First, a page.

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Afghan 'Insider Attack' Wounds 7 US Soldiers

FILE - An Afghan soldier digs up a mine during a drill at Camp Shaheen, a training facility for the Afghan National Army, located west of Mazar-i-Sharif, Afghanistan, Dec. 13, 2014.

A member of the Afghan Special Forces turned his weapons Saturday on U.S. military personnel during a training exercise in northern Afghanistan, killing a local partner and injuring seven Americans.

NATO's Resolute Support Mission said an Afghan soldier also was among the wounded.

The "insider attack" occurred at an Afghan National Army regional base, Camp Shaheen, in Mazar-i-Sharif. A U.S. soldier reportedly engaged and gunned down the assailant before wounded Americans were evacuated for treatment.

The Taliban did not claim any association with the attacker but did praise him, saying he would be remembered "as a hero."

In a similar attack June 10 in eastern Nangarhar province, an Afghan commando opened fire on U.S. soldiers, killing three of them before he was gunned down by retaliatory fire.

The Taliban took credit for that attack, claiming the assailant was one of its fighters who had infiltrated Afghan army ranks.

The military base where Saturday's shooting took place was the scene of a coordinated Taliban gun-and-bomb raid in April that killed more than 150 soldiers and wounded many more, the deadliest assault on Afghan forces since 2001.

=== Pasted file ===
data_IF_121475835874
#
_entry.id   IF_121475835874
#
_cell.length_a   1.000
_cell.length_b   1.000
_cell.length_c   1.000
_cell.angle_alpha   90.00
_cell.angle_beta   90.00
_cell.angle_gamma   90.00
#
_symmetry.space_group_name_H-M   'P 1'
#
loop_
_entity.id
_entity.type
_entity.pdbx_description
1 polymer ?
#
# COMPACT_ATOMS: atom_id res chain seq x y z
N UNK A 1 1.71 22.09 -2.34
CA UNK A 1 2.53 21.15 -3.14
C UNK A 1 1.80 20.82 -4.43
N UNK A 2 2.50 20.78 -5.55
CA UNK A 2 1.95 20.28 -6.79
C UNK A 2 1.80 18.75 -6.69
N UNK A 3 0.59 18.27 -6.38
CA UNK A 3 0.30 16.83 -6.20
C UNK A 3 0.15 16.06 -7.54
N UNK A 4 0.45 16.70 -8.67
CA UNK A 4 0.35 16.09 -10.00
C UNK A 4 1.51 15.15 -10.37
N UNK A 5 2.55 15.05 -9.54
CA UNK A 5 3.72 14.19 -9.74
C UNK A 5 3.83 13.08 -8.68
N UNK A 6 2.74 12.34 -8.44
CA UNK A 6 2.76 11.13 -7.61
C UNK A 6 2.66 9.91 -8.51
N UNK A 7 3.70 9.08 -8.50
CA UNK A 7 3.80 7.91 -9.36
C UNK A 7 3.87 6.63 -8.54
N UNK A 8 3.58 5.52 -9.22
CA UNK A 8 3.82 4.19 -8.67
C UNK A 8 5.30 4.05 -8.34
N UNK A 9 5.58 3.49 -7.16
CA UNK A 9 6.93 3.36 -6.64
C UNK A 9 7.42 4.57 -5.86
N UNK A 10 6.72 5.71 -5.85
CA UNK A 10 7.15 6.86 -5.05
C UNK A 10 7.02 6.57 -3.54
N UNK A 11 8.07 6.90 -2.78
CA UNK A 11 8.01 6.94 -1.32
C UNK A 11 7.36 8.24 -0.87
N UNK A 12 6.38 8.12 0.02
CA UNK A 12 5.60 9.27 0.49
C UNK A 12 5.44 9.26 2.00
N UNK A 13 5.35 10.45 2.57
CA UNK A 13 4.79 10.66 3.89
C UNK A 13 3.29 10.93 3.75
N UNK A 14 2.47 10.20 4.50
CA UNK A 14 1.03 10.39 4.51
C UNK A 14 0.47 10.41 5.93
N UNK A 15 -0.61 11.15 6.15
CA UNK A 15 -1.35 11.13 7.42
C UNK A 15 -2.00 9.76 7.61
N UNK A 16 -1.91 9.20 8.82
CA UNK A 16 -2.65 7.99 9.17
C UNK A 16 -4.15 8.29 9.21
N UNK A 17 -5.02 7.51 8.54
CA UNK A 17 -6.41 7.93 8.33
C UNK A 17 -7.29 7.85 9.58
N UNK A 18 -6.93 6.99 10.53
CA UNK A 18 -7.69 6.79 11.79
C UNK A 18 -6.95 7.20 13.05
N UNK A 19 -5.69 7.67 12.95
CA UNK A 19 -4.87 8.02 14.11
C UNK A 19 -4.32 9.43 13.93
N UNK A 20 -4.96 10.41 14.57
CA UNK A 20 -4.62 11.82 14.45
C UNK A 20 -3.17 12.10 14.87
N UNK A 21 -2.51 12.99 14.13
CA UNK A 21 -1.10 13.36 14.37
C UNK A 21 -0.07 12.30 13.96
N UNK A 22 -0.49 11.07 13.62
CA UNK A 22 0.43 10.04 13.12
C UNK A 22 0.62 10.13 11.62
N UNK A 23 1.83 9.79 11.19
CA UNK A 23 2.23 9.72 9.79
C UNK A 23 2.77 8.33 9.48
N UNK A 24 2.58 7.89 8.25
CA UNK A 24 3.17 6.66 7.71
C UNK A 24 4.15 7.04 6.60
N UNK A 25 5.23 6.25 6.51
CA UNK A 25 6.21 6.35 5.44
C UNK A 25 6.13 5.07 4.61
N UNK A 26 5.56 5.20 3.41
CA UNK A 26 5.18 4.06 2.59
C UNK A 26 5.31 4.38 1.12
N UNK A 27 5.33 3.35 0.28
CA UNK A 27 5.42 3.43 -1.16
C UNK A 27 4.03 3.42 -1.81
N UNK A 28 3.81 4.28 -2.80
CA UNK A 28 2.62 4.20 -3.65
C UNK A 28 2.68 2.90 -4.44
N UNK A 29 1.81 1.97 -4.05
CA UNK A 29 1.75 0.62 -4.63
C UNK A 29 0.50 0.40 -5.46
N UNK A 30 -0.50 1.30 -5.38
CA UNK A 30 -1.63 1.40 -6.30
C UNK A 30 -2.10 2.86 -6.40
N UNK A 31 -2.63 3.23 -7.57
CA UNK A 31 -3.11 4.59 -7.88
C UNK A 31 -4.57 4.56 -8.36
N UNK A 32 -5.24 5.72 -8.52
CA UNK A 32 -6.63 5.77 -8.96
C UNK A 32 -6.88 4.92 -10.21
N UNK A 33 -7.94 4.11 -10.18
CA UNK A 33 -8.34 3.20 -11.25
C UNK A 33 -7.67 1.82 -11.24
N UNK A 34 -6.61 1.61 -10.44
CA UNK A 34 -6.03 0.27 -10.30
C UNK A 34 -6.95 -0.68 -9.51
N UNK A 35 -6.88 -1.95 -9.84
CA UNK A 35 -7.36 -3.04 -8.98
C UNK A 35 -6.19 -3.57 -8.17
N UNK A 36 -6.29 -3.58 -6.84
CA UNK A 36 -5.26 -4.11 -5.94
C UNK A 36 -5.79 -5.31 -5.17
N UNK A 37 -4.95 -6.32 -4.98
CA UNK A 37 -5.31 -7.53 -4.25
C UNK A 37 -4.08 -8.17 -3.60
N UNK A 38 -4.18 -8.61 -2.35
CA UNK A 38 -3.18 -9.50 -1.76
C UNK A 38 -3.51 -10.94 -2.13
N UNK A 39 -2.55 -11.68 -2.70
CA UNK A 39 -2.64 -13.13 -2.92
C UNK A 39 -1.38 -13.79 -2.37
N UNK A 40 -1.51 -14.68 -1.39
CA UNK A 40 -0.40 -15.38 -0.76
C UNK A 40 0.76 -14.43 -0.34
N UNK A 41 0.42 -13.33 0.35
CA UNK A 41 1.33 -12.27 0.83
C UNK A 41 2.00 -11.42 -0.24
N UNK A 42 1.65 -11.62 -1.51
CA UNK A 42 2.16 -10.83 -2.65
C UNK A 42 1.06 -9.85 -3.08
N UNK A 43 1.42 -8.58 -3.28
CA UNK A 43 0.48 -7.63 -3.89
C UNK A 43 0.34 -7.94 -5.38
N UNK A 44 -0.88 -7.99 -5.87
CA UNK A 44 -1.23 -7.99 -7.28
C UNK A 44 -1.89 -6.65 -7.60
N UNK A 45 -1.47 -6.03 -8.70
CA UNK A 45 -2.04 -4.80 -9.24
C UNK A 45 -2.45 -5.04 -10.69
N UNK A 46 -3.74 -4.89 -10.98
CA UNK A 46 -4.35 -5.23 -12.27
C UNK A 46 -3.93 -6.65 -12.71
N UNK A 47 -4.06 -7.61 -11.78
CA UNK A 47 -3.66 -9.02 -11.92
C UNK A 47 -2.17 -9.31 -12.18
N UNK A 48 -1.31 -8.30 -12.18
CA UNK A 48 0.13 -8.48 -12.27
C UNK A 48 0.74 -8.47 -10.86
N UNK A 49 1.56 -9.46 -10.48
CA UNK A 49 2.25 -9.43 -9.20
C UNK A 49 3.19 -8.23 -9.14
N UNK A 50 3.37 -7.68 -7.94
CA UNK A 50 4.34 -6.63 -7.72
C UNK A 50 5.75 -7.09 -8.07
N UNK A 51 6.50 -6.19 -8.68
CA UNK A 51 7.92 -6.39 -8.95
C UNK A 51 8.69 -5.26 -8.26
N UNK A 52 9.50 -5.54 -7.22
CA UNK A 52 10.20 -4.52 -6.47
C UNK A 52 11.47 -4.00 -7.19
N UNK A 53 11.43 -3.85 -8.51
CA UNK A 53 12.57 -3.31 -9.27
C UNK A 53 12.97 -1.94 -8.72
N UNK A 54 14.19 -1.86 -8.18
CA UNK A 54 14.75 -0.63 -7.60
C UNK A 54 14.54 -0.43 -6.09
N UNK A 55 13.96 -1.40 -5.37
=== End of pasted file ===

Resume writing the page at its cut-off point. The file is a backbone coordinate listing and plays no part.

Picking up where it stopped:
Helmand province

A senior international diplomat in Afghanistan said authorities are looking into the possibility that the June 10 killings in Nangarhar might be related to the earlier deaths of two Afghan policemen in what the U.S. called a 'friendly fire incident" in Helmand province. The U.S. has apologized for that incident.

Helmand is Afghanistan’s largest province, and most of it is under the control or influence of the Taliban.

A group of roughly 300 U.S. Marines arrived in Helmand in April to support struggling Afghan forces in their battle against the Taliban.

The insurgents have extended their control over swaths of Afghanistan and killed scores of Afghan security forces members since launching their so-called yearly spring offensive in late April.

The wartorn nation -- and its capital city, Kabul, in particular -- has also been hit in recent weeks by suicide bombings that have caused unprecedented civilian casualties.

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